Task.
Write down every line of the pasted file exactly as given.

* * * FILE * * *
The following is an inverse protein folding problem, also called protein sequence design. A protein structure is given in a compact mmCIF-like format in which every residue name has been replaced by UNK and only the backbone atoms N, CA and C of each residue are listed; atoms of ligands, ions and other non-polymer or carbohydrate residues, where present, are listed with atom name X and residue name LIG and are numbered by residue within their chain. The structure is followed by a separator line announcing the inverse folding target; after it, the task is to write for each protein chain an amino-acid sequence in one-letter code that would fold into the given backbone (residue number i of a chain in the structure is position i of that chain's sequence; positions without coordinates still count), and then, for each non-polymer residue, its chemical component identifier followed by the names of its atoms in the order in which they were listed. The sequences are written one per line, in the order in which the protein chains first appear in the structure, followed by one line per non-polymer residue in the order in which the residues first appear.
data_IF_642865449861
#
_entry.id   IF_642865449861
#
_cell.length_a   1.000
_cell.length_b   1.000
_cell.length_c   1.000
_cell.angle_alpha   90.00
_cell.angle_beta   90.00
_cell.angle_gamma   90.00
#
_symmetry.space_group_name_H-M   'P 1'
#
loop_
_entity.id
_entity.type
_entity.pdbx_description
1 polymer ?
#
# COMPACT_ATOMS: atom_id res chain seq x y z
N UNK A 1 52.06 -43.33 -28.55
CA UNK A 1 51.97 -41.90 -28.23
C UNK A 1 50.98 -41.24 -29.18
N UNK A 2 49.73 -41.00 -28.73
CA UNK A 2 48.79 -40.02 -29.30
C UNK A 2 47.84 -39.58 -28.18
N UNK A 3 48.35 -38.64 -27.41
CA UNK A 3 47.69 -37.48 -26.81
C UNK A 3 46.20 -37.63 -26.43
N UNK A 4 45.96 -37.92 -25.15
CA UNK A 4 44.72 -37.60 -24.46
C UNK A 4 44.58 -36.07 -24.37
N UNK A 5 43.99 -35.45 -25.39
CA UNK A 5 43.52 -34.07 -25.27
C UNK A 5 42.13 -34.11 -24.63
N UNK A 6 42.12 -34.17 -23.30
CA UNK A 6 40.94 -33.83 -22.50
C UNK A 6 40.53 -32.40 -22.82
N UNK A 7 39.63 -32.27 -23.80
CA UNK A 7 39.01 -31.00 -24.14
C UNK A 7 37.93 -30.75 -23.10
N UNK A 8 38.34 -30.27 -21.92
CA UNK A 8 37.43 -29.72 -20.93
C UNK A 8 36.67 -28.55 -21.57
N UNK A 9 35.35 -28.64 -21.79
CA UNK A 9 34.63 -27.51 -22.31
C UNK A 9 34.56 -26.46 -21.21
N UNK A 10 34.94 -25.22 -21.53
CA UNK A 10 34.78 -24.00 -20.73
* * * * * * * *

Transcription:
The following is an inverse protein folding problem, also called protein sequence design. A protein structure is given in a compact mmCIF-like format in which every residue name has been replaced by UNK and only the backbone atoms N, CA and C of each residue are listed; atoms of ligands, ions and other non-polymer or carbohydrate residues, where present, are listed with atom name X and residue name LIG and are numbered by residue within their chain. The structure is followed by a separator line announcing the inverse folding target; after it, the task is to write for each protein chain an amino-acid sequence in one-letter code that would fold into the given backbone (residue number i of a chain in the structure is position i of that chain's sequence; positions without coordinates still count), and then, for each non-polymer residue, its chemical component identifier followed by the names of its atoms in the order in which they were listed. The sequences are written one per line, in the order in which the protein chains first appear in the structure, followed by one line per non-polymer residue in the order in which the residues first appear.
data_IF_642865449861
#
_entry.id   IF_642865449861
#
_cell.length_a   1.000
_cell.length_b   1.000
_cell.length_c   1.000
_cell.angle_alpha   90.00
_cell.angle_beta   90.00
_cell.angle_gamma   90.00
#
_symmetry.space_group_name_H-M   'P 1'
#
loop_
_entity.id
_entity.type
_entity.pdbx_description
1 polymer ?
#
# COMPACT_ATOMS: atom_id res chain seq x y z
N UNK A 1 52.06 -43.33 -28.55
CA UNK A 1 51.97 -41.90 -28.23
C UNK A 1 50.98 -41.24 -29.18
N UNK A 2 49.73 -41.00 -28.73
CA UNK A 2 48.79 -40.02 -29.30
C UNK A 2 47.84 -39.58 -28.18
N UNK A 3 48.35 -38.64 -27.41
CA UNK A 3 47.69 -37.48 -26.81
C UNK A 3 46.20 -37.63 -26.43
N UNK A 4 45.96 -37.92 -25.15
CA UNK A 4 44.72 -37.60 -24.46
C UNK A 4 44.58 -36.07 -24.37
N UNK A 5 43.99 -35.45 -25.39
CA UNK A 5 43.52 -34.07 -25.27
C UNK A 5 42.13 -34.11 -24.63
N UNK A 6 42.12 -34.17 -23.30
CA UNK A 6 40.94 -33.83 -22.50
C UNK A 6 40.53 -32.40 -22.82
N UNK A 7 39.63 -32.27 -23.80
CA UNK A 7 39.01 -31.00 -24.14
C UNK A 7 37.93 -30.75 -23.10
N UNK A 8 38.34 -30.27 -21.92
CA UNK A 8 37.43 -29.72 -20.93
C UNK A 8 36.67 -28.55 -21.57
N UNK A 9 35.35 -28.64 -21.79
CA UNK A 9 34.63 -27.51 -22.31
C UNK A 9 34.56 -26.46 -21.21
N UNK A 10 34.94 -25.22 -21.53
CA UNK A 10 34.78 -24.00 -20.73